Jira Service Management streamlines all aspects of hardware asset management by providing a centralized platform for tracking assets and integrating with the service desk, such as automated tracking of required information, pre-defined schema templates, IP-enabled asset detection, API integration from external sources, and analytics to monitor asset health. Tracking, monitoring, and reporting are simplified.

Jira Service Management promotes team collaboration to support end-to-end life cycle processes, from documenting requirements to analyzing the health of individual assets.

Hardware asset management: Frequently asked questions

What are some common challenges in hardware asset management?

The early stages of hardware asset management can present some challenges, but successful implementation can reduce or eliminate these difficulties. They may include the following:

  • Inaccurate inventory data. A thorough audit of your hardware assets may reveal unexpected items. Understanding what you have is the first step in evaluating and managing equipment.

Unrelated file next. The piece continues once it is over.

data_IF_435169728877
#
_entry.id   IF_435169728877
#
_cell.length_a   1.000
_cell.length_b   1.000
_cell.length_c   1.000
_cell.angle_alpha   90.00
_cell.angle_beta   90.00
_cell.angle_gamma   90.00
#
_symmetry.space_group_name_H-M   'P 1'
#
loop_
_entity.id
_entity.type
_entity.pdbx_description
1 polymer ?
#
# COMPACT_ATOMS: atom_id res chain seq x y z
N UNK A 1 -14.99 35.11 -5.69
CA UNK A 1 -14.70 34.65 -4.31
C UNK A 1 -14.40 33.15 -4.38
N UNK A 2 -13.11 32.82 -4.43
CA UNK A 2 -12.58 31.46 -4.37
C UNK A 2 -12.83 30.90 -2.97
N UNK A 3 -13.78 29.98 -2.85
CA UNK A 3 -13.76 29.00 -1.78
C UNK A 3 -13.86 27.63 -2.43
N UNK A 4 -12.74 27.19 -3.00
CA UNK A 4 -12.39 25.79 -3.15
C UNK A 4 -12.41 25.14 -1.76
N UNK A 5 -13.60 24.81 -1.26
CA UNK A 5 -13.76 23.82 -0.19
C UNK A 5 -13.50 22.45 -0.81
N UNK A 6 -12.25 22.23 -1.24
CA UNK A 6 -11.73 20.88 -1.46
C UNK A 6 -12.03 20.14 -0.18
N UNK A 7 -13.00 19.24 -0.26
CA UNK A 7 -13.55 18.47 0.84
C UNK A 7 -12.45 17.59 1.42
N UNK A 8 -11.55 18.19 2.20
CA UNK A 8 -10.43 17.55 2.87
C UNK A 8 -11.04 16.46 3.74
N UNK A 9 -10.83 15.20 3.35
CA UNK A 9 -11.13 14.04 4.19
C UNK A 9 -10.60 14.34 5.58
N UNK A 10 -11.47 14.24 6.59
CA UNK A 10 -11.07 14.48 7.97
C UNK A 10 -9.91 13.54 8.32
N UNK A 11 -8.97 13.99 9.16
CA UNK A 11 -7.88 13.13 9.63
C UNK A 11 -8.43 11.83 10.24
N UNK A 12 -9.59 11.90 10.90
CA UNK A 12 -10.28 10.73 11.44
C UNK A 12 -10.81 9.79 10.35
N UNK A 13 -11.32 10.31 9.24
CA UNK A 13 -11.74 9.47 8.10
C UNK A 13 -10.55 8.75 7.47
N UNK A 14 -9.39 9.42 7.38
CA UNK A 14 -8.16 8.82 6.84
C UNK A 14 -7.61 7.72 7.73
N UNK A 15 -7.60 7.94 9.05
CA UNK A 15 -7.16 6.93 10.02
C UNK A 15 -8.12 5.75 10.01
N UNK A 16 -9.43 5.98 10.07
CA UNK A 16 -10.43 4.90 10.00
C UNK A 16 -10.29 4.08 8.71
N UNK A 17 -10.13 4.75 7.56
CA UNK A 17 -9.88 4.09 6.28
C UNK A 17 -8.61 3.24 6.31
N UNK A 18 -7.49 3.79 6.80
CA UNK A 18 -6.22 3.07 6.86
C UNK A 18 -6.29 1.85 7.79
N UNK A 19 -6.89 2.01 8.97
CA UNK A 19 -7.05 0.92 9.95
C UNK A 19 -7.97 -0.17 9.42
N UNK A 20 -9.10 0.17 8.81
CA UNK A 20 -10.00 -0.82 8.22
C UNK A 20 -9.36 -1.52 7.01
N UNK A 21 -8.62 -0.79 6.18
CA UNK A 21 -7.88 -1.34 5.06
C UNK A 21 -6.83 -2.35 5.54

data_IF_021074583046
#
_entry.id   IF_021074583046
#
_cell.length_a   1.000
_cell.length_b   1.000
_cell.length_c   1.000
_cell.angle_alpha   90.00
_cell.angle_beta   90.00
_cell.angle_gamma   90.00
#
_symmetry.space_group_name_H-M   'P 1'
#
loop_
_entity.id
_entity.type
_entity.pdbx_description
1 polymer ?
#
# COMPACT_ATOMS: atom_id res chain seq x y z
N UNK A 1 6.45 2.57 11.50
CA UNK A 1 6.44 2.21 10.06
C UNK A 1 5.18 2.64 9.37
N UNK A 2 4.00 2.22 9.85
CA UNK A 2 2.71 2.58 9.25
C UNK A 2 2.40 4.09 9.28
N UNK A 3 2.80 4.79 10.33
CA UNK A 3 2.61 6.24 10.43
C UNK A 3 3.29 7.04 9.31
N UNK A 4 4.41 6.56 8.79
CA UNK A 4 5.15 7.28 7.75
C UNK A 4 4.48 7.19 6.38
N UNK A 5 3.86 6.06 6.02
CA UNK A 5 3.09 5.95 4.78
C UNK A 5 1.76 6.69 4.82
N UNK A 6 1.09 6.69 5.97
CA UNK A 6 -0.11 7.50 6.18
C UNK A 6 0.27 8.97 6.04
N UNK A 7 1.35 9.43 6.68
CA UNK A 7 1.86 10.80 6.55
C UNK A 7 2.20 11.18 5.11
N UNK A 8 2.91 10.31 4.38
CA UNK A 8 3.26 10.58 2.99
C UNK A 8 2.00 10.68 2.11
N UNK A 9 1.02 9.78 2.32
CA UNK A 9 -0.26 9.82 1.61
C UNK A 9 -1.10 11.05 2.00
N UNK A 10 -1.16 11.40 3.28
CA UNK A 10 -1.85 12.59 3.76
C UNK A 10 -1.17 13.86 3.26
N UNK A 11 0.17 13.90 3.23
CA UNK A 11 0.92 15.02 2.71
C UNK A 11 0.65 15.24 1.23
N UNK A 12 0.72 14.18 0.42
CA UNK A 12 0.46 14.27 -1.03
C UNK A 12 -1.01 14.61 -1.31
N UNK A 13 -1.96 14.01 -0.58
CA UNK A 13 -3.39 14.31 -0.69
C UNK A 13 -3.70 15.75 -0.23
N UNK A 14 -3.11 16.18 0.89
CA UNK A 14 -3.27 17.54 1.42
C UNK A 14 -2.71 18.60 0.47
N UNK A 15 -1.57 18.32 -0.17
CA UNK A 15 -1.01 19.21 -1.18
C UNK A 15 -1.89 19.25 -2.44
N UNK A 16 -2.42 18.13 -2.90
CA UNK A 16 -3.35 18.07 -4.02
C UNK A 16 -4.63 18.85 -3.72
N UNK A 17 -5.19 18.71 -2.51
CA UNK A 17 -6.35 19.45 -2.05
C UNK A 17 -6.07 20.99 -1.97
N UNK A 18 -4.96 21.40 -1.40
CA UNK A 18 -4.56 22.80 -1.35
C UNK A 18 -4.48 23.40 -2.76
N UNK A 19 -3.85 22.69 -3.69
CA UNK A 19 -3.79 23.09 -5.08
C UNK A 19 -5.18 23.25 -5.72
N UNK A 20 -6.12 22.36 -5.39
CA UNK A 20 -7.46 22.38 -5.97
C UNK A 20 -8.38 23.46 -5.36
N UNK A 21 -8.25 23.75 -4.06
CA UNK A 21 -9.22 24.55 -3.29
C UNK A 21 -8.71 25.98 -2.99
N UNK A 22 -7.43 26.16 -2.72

• Usability. Configuration management databases can be difficult to set up and maintain. Asset management tools should reduce the burden of identifying, monitoring, and managing hardware, rather than adding to it.
  • Compliance risks. Defining severity levels for different types of compliance risks can help prioritize your workload. Your hardware asset management system should help track compliance and allow you to flag assets for immediate or eventual maintenance or replacement.
  • Security vulnerabilities. Similar to compliance risks, defining severity levels and tracking assets with security vulnerabilities can help prioritize maintenance or replacement urgency.
  • Budget constraints. All businesses grapple with budgeting the right amount for hardware assets. You may find that your initial audit reveals a bigger need than you thought. Hardware asset management tools should provide dashboard reports of high-severity or high-risk assets. This allows decision-makers to prioritize effectively.

What is an example of a hardware asset?

Hardware assets include physical devices such as servers, desktop and laptop computers, network routers, printers, mobile devices, and telecom equipment.

What is the difference between ITAM and HAM?

IT asset management (ITAM) includes the breadth of tools managed by IT, including hardware, software, and cloud computing environments.

Hardware asset management (HAM) focuses on the physical devices within the IT environment, such as servers, laptops, and mobile devices. HAM is a subset of ITAM.